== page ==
I went back to where I could identify the road so see if I missed a fork, but the tracks just disappeared into the sand. I pointed my bike east, the direction I knew I needed to go and could identify a road way in the distance. I guess I’ll just go that way. My energy and motivation were lagging and I started thinking too far ahead. How am I going to be able to navigate in these conditions after sunset?
This was the first time I started to doubt whether I’d actually make it to the end. Navigating like this in the dark would not be ideal (or fun) and my pace was s-l-o-w. I was unimpressed with the landscape and just feeling unmotivated. My appetite was off the rails and I was going through more of my snacks than usual.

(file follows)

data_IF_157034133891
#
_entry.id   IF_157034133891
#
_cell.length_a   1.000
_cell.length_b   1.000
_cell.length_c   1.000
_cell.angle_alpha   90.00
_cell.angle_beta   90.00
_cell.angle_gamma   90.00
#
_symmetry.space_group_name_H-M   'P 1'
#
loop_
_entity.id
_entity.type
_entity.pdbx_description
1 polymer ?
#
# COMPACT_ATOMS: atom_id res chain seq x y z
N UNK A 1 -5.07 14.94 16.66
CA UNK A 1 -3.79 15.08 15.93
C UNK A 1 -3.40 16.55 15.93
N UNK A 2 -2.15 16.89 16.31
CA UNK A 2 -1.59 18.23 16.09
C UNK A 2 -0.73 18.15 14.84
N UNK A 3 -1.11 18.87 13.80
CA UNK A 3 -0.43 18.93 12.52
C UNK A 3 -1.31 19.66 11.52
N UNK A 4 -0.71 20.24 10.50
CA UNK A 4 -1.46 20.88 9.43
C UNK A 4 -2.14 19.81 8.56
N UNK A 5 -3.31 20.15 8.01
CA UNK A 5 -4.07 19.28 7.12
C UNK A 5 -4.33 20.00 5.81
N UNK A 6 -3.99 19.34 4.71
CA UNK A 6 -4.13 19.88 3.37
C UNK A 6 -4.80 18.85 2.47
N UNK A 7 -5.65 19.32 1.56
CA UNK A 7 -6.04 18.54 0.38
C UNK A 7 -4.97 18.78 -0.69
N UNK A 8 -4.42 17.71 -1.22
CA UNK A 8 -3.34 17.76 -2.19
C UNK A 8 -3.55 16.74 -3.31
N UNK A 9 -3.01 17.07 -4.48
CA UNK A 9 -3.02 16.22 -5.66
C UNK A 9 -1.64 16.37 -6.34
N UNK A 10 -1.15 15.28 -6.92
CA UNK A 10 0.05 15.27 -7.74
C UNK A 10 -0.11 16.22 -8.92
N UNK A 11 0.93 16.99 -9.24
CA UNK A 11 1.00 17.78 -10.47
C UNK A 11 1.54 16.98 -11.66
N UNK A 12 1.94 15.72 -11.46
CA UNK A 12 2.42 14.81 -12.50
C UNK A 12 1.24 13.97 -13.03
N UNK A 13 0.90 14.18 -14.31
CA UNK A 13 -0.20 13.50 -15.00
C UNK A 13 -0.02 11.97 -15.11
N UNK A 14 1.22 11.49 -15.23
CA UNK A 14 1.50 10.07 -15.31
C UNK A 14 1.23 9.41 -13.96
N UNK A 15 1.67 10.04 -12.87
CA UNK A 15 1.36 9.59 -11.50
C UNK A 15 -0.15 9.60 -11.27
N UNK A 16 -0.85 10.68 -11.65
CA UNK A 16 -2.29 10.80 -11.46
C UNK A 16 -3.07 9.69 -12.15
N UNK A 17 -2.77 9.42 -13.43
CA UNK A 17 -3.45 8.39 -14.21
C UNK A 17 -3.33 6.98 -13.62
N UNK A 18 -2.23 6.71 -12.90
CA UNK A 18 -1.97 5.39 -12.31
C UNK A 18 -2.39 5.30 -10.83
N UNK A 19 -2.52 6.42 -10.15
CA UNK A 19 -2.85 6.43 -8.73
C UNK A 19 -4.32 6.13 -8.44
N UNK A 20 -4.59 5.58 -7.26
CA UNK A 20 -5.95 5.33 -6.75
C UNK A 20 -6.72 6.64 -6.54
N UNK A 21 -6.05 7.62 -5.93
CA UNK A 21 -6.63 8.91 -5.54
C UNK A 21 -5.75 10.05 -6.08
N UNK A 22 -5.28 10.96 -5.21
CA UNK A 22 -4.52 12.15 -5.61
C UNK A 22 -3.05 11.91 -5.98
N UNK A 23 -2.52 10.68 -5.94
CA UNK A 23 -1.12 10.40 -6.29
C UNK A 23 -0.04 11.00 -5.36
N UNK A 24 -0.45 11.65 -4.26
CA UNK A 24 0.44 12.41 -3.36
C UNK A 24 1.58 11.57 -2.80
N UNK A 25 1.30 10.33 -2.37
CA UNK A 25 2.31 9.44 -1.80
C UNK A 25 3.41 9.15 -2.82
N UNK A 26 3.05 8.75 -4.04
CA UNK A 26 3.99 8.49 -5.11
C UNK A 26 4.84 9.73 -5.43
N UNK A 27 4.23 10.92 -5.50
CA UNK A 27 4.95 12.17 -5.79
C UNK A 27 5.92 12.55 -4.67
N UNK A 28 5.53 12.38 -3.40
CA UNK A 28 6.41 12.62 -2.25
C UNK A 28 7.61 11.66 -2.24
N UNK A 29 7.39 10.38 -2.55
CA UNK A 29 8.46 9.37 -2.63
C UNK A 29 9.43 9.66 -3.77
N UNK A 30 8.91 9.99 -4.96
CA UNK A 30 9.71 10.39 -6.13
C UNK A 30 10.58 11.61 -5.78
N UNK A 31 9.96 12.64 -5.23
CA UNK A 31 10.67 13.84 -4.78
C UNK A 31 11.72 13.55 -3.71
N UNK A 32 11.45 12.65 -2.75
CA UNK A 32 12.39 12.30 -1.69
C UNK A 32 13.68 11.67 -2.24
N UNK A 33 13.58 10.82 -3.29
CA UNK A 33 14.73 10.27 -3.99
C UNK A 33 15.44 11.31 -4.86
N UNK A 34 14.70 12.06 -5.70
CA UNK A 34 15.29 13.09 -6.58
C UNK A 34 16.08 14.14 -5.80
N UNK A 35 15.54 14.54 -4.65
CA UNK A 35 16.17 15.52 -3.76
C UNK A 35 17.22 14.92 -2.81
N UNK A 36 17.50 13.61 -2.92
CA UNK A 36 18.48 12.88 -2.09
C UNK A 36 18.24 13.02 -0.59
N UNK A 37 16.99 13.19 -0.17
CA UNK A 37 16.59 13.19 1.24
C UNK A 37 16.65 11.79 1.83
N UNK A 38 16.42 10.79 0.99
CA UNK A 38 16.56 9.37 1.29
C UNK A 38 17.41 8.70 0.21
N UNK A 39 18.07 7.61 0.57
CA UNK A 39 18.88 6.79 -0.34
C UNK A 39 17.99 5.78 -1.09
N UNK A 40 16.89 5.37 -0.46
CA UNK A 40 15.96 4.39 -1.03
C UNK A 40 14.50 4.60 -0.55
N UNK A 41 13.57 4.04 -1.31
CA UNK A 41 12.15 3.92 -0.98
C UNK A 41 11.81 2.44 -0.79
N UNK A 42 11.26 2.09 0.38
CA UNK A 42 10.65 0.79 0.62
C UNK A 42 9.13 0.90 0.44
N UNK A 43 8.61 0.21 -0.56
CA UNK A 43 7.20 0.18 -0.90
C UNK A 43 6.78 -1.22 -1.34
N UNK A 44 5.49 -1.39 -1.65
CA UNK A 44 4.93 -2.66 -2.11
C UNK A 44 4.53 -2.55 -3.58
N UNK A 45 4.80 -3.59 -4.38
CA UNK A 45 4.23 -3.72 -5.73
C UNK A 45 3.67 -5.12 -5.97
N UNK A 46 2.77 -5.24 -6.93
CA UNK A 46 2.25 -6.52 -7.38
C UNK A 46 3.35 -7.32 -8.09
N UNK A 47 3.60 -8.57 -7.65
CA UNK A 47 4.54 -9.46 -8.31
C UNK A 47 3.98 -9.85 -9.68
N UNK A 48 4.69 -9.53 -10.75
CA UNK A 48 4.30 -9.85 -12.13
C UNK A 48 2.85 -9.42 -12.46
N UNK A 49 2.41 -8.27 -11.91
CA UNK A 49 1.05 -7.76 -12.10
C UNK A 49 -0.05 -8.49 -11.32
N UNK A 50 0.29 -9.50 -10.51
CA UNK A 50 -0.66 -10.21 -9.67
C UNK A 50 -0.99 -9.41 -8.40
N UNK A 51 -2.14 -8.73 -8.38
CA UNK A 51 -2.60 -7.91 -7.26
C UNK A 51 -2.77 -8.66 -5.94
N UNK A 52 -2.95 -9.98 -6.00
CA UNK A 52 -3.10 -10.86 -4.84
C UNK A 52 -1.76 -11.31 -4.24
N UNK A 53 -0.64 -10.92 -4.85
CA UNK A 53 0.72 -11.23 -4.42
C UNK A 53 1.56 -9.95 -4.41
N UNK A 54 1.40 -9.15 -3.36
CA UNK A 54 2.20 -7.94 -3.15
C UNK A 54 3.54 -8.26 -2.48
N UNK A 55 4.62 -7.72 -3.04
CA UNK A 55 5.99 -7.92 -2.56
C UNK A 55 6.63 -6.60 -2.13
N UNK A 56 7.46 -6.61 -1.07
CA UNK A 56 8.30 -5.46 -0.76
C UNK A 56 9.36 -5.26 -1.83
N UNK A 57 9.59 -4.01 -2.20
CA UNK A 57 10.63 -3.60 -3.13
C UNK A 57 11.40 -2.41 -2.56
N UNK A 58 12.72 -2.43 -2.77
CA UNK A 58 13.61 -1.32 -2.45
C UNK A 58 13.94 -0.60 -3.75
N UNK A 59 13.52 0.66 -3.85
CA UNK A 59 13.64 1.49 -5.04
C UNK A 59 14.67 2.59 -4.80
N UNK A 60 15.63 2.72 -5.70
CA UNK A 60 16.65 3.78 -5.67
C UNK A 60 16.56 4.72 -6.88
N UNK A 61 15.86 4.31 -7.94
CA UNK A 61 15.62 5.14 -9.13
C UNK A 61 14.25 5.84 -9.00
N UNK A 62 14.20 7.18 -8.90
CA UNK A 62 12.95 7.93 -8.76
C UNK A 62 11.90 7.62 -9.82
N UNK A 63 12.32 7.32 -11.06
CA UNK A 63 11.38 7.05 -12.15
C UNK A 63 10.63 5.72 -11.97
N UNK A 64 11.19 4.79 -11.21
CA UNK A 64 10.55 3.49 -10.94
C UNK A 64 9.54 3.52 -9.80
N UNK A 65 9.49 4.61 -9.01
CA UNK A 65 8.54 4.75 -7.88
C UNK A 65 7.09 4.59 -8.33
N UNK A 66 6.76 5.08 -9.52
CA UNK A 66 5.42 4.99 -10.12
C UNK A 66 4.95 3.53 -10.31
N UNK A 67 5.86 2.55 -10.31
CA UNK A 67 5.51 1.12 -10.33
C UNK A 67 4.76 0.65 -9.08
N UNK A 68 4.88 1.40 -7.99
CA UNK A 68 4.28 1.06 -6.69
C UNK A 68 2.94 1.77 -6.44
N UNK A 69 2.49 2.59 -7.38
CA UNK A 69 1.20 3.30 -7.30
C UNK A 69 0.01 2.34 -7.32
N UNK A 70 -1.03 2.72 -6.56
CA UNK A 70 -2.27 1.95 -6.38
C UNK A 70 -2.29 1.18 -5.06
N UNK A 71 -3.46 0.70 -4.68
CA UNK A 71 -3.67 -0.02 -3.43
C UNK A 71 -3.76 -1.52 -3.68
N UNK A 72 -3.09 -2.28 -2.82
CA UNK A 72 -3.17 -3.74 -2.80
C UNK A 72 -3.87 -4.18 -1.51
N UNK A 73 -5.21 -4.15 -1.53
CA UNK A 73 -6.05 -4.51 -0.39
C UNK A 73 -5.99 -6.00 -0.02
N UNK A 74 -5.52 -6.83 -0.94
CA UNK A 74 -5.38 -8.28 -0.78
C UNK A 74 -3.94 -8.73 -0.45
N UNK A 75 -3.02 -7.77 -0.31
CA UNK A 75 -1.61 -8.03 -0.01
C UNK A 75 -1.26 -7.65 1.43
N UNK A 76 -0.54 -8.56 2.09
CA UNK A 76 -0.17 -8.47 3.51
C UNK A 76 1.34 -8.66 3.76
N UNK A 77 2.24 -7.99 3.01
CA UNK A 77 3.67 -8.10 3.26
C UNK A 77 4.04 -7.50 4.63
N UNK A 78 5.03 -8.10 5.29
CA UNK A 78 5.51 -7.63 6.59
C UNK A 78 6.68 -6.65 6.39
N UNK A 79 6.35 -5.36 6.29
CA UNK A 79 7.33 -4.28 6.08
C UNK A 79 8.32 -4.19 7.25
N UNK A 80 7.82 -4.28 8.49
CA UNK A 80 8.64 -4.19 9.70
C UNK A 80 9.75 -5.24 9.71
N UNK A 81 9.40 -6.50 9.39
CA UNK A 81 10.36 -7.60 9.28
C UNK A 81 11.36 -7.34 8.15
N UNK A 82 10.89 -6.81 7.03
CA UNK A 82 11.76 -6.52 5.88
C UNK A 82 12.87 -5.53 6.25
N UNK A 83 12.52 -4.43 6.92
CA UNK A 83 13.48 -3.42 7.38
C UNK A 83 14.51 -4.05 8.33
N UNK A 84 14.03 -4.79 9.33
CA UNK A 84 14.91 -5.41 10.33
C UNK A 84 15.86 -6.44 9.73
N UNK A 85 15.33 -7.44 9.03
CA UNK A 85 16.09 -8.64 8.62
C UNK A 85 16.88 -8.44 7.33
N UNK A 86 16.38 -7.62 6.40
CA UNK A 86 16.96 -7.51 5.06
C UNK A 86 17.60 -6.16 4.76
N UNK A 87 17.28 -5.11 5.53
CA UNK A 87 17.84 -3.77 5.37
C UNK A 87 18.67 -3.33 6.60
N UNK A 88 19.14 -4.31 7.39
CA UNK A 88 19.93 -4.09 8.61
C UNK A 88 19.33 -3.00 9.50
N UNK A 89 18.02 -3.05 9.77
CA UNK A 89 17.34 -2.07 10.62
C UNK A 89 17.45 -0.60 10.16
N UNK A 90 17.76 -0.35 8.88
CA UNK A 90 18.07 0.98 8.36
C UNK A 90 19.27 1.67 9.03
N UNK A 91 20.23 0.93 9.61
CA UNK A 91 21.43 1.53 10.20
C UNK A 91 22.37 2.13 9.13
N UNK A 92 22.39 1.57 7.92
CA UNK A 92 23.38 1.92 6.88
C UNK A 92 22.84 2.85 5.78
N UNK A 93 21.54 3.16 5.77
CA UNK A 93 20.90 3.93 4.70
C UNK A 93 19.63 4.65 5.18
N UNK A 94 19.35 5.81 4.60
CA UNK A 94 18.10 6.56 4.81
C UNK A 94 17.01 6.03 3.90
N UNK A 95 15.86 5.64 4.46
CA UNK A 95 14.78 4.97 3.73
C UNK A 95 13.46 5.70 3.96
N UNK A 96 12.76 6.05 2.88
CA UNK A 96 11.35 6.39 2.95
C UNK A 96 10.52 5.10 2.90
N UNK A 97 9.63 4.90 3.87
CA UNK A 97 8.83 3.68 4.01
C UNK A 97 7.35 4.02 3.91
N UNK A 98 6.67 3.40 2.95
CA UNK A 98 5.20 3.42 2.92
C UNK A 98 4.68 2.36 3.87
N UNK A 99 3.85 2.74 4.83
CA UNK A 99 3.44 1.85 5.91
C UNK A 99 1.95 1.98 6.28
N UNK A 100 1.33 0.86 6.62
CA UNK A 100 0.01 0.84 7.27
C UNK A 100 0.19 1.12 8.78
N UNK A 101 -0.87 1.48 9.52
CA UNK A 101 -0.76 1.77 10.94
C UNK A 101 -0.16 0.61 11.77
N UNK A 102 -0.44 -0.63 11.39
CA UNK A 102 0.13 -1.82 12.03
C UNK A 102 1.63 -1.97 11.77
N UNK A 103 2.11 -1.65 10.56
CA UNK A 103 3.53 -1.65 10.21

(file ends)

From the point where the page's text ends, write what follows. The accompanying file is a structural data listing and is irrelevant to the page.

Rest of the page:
More pedaling, more sand, more desert. I decided to give Andrew a call and let him know that I’m doing fine, but wasn’t really feeling it today. I told him to expect to bail me out at one of the paved roads I’d shown him. After that phone call, I felt a sense of relief. No more pressure to ride through the night all the way to Fort Mohave.
Then the clouds started building and the wind picked up. Here comes the rain. But it wasn’t rain, it was snow! I checked the weather again. Winter weather advisory: six inches of snow expected. At that point I started laughing. I made the rookie mistake of checking towns along the route while forgetting to check the weather stations at the high points. When the high point is somewhere around 4,500 feet, I just wasn’t thinking about it.